Here’s a Fitness Routine That’s Healthy, Easy, and Fun

Hear the word “exercise,” and any number of scenarios may pop to mind. Some people may whisper to themselves—count me among them—“I need to join a gym.” Others may recollect the evenings they spend jogging around the neighborhood. A select few may reflect on their arduous CrossFit training.

But even fewer, if any, will think of doing crossword puzzles, playing chess, learning a new language, or playing the guitar.

Yet, these are just some of the tools investigators have found invaluable for the health of that three-pound packet of gray matter encased in your skull, otherwise known as the brain.

More and more, researchers have discovered that cognition can be strengthened by creating a sort of gymnasium for the mind. “Oh, come on, use your brain,” people sometimes say in exasperation, and scientists would wholeheartedly agree.

Not only does putting the noggin through some hoops help ward off Alzheimer’s disease and dementia in many people, but these mental push-ups and jumping jacks actually boost an array of faculties such as memory, intelligence, and creativity.

Here are a few tips and suggestions for putting your brain through the paces.

First up, physical activity itself exercises the brain. In Grace McGregor’s article “How Exercise Affects the Brain,” we learn that physical exercise feeds the brain by aiding circulation and increasing blood flow, which delivers necessary nutrients. It reduces the effect of stress hormones. Surprisingly, a physical workout can also strengthen our memory functions by aiding a process called synaptogenesis, the links mediating learning and memory.

Then, there are the exercises focused directly on the brain itself. Medical News Today, for instance, offers “22 Brain Exercises to Improve Memory, Cognition, and Creativity.” Here, chess, checkers, sudoku, and board games of all kinds are touted as excellent calisthenics for the mind. Visiting with friends, especially if the conversation is stimulating, is another brain builder. The authors add to this list learning a foreign language, learning to play a musical instrument, dancing, meditating, and practicing tai chi. Getting enough sleep also helps to boost memory and regulate metabolism.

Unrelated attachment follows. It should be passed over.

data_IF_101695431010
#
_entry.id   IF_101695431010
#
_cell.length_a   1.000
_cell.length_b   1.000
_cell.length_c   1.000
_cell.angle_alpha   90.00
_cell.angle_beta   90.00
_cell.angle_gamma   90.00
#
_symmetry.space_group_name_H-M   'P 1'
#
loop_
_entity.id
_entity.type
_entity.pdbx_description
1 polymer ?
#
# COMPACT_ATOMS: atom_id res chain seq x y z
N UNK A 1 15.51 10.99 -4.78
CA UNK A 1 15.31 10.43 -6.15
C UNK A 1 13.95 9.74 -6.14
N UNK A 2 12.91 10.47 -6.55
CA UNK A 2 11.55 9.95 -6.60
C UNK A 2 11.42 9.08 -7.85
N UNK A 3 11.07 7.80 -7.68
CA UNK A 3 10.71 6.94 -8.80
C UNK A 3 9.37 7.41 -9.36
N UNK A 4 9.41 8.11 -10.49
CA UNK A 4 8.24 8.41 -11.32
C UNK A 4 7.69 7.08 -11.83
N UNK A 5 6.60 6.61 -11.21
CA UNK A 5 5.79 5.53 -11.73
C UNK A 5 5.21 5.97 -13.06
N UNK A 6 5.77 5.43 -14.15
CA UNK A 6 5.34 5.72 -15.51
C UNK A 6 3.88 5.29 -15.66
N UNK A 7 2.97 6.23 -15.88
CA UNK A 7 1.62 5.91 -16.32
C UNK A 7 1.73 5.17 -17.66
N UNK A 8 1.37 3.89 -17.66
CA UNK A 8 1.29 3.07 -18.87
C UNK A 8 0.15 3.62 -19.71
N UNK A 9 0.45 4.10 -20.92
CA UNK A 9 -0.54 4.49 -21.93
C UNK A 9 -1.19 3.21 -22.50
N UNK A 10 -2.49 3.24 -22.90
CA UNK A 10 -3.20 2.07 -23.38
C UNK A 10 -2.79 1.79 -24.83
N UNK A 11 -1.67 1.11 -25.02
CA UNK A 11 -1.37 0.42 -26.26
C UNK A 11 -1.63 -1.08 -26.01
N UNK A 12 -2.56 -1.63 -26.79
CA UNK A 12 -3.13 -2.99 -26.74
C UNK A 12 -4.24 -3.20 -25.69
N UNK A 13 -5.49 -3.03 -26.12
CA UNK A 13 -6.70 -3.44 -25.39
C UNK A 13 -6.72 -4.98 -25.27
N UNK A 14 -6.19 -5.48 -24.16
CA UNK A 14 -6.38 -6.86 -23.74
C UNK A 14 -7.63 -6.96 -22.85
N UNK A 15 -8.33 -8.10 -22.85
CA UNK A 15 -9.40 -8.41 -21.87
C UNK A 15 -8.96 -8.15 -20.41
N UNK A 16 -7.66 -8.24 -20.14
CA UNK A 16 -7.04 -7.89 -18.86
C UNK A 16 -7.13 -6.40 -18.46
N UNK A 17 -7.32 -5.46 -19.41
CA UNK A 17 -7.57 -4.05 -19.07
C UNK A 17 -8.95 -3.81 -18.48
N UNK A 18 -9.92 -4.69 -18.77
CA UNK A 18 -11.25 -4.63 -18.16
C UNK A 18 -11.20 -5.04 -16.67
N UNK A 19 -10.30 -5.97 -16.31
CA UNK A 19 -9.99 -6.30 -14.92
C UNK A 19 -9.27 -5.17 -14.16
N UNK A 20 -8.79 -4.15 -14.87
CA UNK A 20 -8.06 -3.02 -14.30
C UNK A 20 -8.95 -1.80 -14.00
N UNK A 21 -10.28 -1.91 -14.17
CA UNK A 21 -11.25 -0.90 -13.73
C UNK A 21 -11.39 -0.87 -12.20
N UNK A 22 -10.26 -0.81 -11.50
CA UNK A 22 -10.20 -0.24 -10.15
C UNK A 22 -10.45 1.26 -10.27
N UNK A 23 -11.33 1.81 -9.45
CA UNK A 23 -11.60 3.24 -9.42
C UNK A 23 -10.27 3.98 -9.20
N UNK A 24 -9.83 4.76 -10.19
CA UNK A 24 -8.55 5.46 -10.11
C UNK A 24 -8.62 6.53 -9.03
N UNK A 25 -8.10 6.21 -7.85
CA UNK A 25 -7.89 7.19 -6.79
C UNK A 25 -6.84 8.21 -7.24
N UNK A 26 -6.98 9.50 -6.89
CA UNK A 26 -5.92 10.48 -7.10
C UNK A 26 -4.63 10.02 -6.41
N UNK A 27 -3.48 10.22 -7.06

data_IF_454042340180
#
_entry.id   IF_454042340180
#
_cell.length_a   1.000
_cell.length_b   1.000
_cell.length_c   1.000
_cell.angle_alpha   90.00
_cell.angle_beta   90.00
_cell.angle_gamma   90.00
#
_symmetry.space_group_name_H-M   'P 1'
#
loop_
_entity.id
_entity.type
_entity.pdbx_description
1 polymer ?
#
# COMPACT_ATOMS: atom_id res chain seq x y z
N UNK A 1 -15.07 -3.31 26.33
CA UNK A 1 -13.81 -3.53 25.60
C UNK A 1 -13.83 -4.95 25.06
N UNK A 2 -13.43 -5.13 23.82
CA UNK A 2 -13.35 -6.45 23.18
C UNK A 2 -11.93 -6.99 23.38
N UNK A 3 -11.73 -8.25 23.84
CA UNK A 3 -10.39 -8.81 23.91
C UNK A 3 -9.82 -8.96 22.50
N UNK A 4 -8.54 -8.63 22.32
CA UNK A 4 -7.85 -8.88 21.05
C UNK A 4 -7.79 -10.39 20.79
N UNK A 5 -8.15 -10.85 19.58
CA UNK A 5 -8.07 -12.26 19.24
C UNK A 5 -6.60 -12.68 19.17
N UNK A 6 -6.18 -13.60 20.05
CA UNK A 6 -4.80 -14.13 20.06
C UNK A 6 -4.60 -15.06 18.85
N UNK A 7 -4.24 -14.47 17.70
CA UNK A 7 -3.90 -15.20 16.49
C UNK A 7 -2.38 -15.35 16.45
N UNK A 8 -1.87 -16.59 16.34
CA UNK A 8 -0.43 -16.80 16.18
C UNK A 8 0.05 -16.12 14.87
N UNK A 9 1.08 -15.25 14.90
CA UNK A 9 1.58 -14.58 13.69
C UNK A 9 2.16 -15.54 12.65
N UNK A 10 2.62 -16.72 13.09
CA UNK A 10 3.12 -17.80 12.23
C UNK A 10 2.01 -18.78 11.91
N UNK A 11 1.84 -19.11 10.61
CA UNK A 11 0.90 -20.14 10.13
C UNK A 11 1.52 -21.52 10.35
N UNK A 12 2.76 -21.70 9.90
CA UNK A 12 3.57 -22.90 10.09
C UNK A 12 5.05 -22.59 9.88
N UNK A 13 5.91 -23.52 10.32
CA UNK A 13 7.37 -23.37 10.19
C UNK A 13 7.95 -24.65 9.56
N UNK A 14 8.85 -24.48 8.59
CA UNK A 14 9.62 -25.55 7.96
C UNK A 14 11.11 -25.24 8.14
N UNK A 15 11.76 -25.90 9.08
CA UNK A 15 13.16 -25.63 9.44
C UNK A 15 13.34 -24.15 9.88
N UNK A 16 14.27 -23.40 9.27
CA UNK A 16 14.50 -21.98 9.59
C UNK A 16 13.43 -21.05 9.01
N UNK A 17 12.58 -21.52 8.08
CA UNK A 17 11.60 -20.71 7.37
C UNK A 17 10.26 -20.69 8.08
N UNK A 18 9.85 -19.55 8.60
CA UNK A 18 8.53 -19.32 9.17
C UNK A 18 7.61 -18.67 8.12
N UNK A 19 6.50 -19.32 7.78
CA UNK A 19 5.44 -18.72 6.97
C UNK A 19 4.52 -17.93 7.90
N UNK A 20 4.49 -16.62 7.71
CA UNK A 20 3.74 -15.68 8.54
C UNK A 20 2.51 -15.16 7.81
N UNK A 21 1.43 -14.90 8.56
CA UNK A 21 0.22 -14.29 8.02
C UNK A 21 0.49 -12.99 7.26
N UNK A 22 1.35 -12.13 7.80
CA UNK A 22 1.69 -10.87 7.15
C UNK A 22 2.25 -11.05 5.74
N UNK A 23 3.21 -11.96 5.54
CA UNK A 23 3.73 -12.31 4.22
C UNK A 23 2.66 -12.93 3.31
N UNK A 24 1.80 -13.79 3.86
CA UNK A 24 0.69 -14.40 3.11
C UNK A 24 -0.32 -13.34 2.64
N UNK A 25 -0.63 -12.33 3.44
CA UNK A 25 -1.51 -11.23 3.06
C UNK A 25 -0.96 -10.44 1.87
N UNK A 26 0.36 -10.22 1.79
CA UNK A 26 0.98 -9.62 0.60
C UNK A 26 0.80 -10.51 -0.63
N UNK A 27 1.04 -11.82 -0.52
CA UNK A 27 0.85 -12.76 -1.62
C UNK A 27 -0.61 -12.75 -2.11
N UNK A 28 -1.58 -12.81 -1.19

Perhaps most interesting item on this list is No. 2: “visualizing more.” Here the article offers as an example a trip to the grocery store, where, before setting off, the shopper takes a few moments to imagine picking out certain items. “The key,” the article reads, “is to imagine the scenes vividly and in as much detail as possible.” Applied to all sorts of situations, these visualization techniques apparently stretch the imagination and powers of thought.

Of course, we can also avoid habits that are as harmful to our brain as to the rest of our body. Cigarettes? Bad for the brain. Alcohol consumed in excess? Bad for the brain, as anyone who’s suffered a hangover already knows. A poor diet? Check. Too much television? Another check, for two reasons. First, you could allocate some of that sofa time to taking a walk, cleaning the basement, or talking to a friend. Second, watching too much tube is like gobbling down fast food with your eyeballs. You’re putting junk into your head.

“The mind is just like a muscle,” says motivational speaker, author, and consultant Idowu Koyenikan. “The more you exercise it, the stronger it gets and the more it can expand.”

And here’s the best news: Our choices for that exercise are wide open. A game of chess, a half-hour fiddling with a sudoku puzzle, some time spent in meditation—now, there’s a workout program anyone could love.

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